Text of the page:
02/02/05 — Hallelujah!

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Even those who oppose the U.S. intervention in Iraq must be touched by Sunday’s election.

Despite months of barbarous attacks on Iraqi men, women and children, despite threats of death by the most brutal means, millions of courageous Iraqis went to the polling stations for a taste of freedom.

The turnout was far higher than many had expected, higher than the turnout of voters in an American election.

As we Americans have always lived in democracy, we tend to make the mistake of taking it for granted. In Iraq, there have been decades of bloody autocracy, and the opportunity to vote was not to be passed over by most of those who were eligible.

One middle-aged man broke down in tears while telling a news crew how it felt to be able to cast a ballot in a free election.

Many voted in defiance of threats that their families would be harmed.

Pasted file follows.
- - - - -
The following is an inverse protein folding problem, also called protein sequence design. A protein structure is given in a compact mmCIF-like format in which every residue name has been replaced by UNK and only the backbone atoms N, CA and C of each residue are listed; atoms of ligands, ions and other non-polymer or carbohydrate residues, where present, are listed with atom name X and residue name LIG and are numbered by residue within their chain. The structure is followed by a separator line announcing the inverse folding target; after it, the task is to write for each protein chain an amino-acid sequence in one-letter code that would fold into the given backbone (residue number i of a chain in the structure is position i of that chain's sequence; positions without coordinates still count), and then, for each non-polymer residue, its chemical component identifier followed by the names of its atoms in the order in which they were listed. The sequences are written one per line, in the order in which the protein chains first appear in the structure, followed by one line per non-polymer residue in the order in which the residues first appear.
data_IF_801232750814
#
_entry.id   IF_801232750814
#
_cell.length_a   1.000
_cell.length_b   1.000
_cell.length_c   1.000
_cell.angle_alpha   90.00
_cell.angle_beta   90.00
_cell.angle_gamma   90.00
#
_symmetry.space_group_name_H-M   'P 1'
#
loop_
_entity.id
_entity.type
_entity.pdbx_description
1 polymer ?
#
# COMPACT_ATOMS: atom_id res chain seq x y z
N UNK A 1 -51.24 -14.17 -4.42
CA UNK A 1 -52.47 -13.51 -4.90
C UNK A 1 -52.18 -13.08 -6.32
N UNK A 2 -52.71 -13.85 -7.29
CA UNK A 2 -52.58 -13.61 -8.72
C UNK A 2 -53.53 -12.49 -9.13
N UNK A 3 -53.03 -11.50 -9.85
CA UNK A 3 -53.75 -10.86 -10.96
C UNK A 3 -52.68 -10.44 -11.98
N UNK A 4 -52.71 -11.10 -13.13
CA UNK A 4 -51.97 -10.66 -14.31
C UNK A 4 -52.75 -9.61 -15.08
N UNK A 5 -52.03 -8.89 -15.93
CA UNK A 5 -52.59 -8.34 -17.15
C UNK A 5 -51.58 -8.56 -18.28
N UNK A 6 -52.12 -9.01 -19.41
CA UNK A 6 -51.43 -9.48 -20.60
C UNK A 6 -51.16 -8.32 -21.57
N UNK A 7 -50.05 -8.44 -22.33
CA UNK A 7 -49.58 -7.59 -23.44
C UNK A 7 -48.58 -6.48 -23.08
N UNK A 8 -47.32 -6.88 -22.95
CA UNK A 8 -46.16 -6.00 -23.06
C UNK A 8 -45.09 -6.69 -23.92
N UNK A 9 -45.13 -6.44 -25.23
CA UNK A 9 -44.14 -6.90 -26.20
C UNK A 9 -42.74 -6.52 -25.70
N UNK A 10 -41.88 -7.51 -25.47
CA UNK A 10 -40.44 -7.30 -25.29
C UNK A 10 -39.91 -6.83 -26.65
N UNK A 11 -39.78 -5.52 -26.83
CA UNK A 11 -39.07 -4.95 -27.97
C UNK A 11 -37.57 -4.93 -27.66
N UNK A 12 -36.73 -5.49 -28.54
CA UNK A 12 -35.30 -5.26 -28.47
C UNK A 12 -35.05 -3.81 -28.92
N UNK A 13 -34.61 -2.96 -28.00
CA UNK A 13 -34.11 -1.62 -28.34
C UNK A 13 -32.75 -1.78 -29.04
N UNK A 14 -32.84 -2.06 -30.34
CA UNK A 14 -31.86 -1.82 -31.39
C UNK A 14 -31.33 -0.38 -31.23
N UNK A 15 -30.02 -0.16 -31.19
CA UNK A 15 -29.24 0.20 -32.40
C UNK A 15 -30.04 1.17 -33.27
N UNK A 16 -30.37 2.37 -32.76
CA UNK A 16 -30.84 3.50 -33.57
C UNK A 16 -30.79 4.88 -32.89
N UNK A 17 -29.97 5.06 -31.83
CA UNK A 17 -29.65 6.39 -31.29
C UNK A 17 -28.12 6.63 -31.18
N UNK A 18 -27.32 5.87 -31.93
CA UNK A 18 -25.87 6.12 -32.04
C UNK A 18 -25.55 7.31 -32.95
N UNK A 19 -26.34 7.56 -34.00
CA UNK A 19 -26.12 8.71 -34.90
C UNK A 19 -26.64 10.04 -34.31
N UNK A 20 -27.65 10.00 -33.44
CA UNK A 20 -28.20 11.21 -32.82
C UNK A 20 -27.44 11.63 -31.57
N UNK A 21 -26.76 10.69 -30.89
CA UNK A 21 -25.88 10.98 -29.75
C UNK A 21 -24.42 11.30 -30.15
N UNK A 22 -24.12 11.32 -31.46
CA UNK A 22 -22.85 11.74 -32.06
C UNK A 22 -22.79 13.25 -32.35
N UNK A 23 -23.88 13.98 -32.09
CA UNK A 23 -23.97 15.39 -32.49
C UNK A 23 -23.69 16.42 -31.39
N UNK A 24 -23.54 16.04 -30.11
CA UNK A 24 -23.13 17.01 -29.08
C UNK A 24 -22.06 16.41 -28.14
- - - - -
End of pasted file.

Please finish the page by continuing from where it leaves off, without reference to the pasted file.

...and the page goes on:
The election was a milestone in the history of Iraq and of freedom itself.

Furthermore, it indicated the fallacy of the belief by so many people that a Middle Eastern nation cannot maintain a system of representative government.

It also validated President Bush’s oft-stated conviction that people will choose liberty when given an opportunity.

The Iraqi people live with a truth that many Americans tend to overlook. That is that a large bloc of Iraqis are not represented by the so-called “insurgents” who bomb Iraqi civilians, police and members of the U.S.-led military coalition. They are but a small percentage of the people in Iraq — a murderous minority.

In fact, many of them went from other countries under the aegis of terrorist organizations like al-Qaida. As it turned out, the election was a defeat of the goals that this element promotes.

Sunday’s vote was for members of a 275-member National Assembly. The assembly is to pick a head of state and draft a constitution, which is to be voted on in December. If it is rejected, the process will be repeated.

The success of the election brings us a step closer to the situation in which American and other coalition troops can leave Iraq. It will still be a while before Iraqi police and soldiers can be trained sufficiently to provide security from internal and external forces. But this was a big step in the right direction.

There is every reason for exultation here in America, in Iraq and throughout the world.

Published in Editorials on February 2, 2005 10:33 AM